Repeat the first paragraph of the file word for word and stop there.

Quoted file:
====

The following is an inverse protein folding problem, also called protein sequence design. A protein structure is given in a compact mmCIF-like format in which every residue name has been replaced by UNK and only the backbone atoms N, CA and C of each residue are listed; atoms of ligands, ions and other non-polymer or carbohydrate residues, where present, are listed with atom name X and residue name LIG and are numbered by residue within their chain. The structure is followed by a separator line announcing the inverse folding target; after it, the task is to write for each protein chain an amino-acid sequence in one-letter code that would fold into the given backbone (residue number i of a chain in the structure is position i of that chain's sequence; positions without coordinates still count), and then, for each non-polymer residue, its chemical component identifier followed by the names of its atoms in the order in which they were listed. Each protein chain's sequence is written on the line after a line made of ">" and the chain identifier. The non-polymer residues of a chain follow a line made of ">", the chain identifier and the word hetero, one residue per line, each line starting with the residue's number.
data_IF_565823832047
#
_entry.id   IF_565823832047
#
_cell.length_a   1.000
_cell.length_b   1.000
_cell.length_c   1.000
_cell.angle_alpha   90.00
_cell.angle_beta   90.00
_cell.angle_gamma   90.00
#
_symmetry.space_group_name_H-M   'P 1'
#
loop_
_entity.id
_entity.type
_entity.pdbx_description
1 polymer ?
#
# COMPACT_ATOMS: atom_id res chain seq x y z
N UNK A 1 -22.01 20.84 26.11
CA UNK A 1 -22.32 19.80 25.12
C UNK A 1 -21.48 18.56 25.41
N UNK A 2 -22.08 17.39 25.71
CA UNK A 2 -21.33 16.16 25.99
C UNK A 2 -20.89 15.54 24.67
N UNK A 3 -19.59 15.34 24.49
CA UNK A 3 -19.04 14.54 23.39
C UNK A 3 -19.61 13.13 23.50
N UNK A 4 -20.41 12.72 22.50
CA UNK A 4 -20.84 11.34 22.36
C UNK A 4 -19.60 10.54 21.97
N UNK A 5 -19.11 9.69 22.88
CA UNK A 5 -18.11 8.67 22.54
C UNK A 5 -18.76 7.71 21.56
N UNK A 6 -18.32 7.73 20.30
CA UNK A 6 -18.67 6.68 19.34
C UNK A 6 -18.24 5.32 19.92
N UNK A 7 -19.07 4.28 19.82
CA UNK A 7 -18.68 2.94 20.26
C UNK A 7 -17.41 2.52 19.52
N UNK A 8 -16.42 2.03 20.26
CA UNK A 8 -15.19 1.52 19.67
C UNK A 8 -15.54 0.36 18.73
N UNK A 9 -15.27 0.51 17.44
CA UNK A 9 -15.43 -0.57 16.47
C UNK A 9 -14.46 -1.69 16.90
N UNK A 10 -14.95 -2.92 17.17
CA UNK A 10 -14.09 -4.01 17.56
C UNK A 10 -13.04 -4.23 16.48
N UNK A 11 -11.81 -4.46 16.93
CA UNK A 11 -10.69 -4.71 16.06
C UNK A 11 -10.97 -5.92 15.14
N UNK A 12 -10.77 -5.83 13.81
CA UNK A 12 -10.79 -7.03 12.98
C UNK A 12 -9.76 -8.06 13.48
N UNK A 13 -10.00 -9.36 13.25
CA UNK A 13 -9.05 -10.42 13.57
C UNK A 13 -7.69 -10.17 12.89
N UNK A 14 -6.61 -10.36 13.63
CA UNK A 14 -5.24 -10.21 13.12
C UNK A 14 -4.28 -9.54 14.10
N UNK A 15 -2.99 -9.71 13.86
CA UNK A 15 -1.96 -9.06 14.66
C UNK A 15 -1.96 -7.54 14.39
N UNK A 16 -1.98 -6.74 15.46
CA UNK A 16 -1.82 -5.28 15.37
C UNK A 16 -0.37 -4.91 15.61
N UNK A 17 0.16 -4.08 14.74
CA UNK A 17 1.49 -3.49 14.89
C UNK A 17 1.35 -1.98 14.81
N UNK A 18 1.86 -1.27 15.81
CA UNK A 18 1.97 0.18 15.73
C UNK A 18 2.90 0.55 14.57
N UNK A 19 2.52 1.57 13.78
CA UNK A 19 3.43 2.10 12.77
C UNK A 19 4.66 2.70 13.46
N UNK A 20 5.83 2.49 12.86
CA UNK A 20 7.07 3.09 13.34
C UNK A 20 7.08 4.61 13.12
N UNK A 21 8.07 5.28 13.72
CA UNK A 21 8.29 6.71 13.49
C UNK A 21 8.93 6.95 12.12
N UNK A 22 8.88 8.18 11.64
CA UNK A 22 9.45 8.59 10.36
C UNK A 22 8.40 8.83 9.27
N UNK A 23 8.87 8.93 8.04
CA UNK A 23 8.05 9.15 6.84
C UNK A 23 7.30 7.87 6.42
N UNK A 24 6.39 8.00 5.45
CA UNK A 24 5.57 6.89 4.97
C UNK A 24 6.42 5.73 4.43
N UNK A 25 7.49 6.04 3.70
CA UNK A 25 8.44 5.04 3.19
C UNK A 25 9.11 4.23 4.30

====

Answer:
The following is an inverse protein folding problem, also called protein sequence design. A protein structure is given in a compact mmCIF-like format in which every residue name has been replaced by UNK and only the backbone atoms N, CA and C of each residue are listed; atoms of ligands, ions and other non-polymer or carbohydrate residues, where present, are listed with atom name X and residue name LIG and are numbered by residue within their chain. The structure is followed by a separator line announcing the inverse folding target; after it, the task is to write for each protein chain an amino-acid sequence in one-letter code that would fold into the given backbone (residue number i of a chain in the structure is position i of that chain's sequence; positions without coordinates still count), and then, for each non-polymer residue, its chemical component identifier followed by the names of its atoms in the order in which they were listed. Each protein chain's sequence is written on the line after a line made of ">" and the chain identifier. The non-polymer residues of a chain follow a line made of ">", the chain identifier and the word hetero, one residue per line, each line starting with the residue's number.